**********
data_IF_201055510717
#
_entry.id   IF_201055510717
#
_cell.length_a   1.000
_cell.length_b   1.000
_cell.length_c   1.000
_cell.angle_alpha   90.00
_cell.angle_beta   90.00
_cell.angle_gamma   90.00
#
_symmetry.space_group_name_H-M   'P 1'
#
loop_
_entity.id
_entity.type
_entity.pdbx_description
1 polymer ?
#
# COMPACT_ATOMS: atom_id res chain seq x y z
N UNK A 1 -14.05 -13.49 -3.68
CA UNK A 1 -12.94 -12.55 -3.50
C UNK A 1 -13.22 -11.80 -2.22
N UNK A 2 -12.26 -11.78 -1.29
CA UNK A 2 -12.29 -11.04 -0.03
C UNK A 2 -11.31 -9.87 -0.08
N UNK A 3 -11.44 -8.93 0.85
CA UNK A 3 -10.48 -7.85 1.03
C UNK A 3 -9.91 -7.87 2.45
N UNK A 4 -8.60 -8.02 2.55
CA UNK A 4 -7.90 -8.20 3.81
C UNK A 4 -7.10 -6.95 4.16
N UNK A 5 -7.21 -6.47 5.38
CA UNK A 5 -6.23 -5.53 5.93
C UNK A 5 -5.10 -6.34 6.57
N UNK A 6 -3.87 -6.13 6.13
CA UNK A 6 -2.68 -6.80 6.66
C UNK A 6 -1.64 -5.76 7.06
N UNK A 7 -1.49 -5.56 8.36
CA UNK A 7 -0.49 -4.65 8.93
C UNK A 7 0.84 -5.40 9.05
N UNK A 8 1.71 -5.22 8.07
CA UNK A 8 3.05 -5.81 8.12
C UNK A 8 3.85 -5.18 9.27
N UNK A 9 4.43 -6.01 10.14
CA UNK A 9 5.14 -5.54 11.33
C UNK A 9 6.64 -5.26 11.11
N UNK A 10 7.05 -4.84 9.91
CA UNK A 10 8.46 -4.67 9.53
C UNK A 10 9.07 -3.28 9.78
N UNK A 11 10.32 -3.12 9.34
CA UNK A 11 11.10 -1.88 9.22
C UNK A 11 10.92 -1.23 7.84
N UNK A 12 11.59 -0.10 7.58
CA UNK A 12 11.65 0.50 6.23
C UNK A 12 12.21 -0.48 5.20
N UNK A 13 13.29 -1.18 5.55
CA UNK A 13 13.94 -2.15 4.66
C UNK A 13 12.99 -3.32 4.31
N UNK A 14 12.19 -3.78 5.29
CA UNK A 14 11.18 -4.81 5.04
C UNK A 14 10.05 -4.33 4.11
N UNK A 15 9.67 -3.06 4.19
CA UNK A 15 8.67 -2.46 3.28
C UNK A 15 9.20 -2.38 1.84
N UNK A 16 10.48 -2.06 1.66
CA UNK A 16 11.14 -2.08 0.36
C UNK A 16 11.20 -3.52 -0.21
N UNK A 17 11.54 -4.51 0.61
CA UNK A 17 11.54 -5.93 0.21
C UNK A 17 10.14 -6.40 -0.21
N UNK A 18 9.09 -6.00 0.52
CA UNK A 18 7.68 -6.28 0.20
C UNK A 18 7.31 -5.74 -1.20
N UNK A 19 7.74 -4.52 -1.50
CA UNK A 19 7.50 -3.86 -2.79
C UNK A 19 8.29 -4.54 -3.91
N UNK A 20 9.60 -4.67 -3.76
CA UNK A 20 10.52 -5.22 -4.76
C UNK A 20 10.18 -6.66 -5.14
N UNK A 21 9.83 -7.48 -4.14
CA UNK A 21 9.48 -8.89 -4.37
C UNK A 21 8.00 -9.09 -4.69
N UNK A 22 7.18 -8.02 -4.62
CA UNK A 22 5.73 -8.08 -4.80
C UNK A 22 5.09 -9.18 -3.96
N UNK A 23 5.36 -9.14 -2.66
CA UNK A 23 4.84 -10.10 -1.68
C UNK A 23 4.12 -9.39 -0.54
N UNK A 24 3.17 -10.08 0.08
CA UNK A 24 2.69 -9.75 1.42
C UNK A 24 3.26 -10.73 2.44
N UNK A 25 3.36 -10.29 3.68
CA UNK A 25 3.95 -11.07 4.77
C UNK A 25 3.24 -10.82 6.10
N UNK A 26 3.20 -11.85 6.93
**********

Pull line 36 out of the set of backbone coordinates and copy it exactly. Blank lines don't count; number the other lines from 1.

N UNK A 6 -3.87 -6.13 6.13